A Chapter 13 Timeline In Illinois
Most people file Chapter 13 bankruptcy to stop foreclosure. The mortgage delinquency rate has dropped since the 2008 crisis, but it’s on the way back up. One or two past-due mortgage payments usually trap homeowners in a downward spiral. After the bank sends an acceleration notice, which it usually sends quickly, it stops accepting partial payments. So, each month, the family gets deeper and deeper into the hole.
Cook County civil judges technically have the power to grant restraining orders and stop foreclosures. However, they usually only grant these orders if there’s clear and overwhelming proof of mortgage fraud. In contrast, a Chicago bankruptcy lawyer can file a voluntary petition and, in most cases, stop foreclosure proceedings, even if there’s no evidence of lender misconduct. This benefit of bankruptcy, along with others, clearly outweighs the short-term cost involved.
The formal Chapter 13 qualifications are written in the Bankruptcy Code. The informal Chapter 13 qualifications vary in different jurisdictions.
Debt ceilings apply in Chapter 13 matters. These debtors must have less than $400,000 in unsecured debts, such as credit card bills, and $1.3 million in secured debts, such as mortgage obligations. If your debt is substantially above this level and you need financial relief, an attorney can usually offer other alternatives, such as Chapter 7 bankruptcy.
Informally, the trustee (person who oversees the bankruptcy for the judge) normally insists that the debtor has the financial means to make a monthly debt consolidation payment. As a rule of thumb, this payment is between the size of a car and a mortgage payment. Unless Schedule I shows that the debtor has that much excess income, the trustee may question the debtor’s ability to successfully complete the repayment plan.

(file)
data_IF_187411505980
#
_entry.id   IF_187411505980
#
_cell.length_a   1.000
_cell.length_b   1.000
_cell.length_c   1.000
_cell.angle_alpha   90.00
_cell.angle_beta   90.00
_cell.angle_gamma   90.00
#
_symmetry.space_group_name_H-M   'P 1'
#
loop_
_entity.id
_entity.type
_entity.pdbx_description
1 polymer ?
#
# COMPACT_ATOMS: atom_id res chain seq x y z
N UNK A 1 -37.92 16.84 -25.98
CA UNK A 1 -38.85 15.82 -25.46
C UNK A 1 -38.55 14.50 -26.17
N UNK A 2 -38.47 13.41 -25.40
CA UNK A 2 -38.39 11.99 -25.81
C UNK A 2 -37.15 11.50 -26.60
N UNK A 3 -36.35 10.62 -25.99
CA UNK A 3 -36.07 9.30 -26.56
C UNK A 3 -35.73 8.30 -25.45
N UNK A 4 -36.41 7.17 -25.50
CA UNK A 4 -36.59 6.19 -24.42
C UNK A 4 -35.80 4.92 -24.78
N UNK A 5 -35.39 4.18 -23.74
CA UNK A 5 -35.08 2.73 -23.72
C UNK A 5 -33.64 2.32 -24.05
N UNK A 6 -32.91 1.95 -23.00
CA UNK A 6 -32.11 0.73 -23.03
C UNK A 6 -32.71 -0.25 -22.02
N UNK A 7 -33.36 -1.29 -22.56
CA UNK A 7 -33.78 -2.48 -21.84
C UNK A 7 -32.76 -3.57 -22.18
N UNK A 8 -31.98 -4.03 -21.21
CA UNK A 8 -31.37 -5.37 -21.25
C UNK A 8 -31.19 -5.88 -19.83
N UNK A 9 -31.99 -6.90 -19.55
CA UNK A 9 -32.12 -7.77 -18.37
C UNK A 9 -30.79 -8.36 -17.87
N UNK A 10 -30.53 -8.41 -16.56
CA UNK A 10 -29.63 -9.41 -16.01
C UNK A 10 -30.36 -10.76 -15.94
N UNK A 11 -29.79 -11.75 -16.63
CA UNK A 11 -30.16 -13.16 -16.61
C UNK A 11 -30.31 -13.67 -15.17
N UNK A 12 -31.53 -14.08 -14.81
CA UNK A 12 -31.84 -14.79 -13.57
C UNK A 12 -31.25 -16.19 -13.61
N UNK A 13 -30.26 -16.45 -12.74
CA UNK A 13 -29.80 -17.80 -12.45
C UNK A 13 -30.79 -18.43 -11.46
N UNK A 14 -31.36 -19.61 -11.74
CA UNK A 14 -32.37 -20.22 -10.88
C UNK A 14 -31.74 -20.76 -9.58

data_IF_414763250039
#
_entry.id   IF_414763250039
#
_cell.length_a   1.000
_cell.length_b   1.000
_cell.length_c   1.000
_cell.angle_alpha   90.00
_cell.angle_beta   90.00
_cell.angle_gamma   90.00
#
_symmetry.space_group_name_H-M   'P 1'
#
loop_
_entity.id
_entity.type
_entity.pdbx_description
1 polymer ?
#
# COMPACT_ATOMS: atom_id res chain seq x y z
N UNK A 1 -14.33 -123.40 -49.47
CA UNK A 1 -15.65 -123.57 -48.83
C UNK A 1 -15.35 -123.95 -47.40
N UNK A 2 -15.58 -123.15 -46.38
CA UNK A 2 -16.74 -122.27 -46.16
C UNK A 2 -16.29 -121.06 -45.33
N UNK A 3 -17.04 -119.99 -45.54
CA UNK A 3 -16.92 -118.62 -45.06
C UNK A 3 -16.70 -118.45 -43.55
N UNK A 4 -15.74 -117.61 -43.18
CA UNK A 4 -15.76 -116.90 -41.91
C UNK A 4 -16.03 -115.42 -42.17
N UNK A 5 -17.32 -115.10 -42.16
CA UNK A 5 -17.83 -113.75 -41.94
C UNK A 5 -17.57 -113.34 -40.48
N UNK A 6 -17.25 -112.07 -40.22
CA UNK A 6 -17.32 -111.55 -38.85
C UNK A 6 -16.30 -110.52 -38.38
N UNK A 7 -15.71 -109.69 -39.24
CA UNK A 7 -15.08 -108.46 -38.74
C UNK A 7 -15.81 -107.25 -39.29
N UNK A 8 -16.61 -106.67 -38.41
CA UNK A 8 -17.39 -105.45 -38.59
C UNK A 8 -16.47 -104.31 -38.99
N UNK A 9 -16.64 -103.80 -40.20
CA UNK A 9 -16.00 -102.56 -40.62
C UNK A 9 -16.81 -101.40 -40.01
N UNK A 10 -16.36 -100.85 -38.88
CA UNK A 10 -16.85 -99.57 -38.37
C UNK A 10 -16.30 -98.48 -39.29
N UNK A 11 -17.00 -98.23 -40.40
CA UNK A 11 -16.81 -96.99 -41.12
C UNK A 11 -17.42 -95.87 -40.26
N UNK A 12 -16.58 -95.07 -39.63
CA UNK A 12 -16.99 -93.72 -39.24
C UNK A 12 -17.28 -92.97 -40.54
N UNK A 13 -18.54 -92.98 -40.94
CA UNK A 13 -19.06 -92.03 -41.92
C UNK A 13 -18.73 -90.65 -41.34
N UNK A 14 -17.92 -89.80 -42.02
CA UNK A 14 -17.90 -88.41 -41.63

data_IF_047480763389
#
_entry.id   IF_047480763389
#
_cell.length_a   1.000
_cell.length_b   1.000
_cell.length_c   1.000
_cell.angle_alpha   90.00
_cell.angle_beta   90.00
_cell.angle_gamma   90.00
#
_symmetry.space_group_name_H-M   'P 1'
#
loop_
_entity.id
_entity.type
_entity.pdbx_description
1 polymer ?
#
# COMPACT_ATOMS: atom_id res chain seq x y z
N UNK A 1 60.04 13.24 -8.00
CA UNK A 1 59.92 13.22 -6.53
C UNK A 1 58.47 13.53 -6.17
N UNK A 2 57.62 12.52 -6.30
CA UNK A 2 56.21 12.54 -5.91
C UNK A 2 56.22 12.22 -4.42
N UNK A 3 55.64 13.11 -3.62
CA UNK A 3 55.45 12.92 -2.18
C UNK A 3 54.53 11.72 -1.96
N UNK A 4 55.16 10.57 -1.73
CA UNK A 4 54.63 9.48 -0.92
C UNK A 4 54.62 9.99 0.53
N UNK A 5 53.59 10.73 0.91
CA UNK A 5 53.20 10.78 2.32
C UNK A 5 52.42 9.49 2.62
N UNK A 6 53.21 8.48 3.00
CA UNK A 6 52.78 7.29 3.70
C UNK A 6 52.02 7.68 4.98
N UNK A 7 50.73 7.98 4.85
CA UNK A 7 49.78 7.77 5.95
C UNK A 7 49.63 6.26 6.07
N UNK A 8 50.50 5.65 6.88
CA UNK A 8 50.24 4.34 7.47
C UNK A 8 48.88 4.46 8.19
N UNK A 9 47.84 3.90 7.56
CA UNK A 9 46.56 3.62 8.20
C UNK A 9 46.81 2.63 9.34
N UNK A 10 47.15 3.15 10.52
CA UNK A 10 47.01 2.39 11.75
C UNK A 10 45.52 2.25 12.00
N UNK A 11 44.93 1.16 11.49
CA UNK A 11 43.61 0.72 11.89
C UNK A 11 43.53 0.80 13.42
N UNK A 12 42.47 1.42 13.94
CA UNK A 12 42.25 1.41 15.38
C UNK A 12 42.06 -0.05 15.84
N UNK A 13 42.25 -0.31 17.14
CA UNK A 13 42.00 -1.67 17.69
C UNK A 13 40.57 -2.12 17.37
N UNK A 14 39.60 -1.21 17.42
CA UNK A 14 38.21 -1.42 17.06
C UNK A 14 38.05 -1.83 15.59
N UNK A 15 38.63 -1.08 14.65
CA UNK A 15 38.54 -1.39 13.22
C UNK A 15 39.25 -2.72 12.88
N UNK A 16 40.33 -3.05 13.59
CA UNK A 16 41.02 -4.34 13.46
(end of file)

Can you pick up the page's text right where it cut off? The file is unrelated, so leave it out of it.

Debtors usually control the size of the debt consolidation plan. As long as the plan meets minimum legal requirements, such as eliminating all secured debt delinquency by the time the judge closes the case, the trustee usually approves it.
The middle of a bankruptcy usually includes issues with the Automatic Stay and the amount of debt repayment.
As mentioned, the Automatic Stay is automatic, at least in most cases. Some creditors claim the debtor has threatened the collateral (e.g. I’m going to burn my house down) and thus try to bypass the Stay. These attempts almost always fail. The Stay also applies to most other creditor adverse actions, such as repossession, utility shutoff, and wage garnishment.
Excessive student loan debt may be the most common debt repayment issue. A Chicago bankruptcy lawyer can often obtain more favorable repayment terms as well as partial student loan forgiveness. Pretty much all repayment terms are negotiable. Additionally, judges usually refer serious debt repayment issues to mediation, where each side has a duty to negotiate in good faith.
Most Chapter 13 bankruptcies last three or five years, mostly depending on the debtor’s income. Early exits and extensions are available.
If the debtor paid off all secured debt delinquency early, the judge usually ends the bankruptcy early. That’s assuming the debtor offers a reasonable explanation as to where the extra money came from.
An extension usually involves a Chapter 20 bankruptcy, an informal tactic that most jurisdictions allow. If the debtor needs more time, s/he can usually file a Chapter 7 bankruptcy. The court won’t discharge debts, but the Automatic Stay will still fully apply in most cases. And, that’s the only protection these debtors usually want.
Reach Out to a Thorough Cook County Lawyer
No matter what kind of financial problem you are having, bankruptcy could be a way out. For a free consultation with an experienced bankruptcy attorney in Chicago, contact the Bentz Holguin Law Firm, LLC. We routinely handle matters throughout the Prairie State.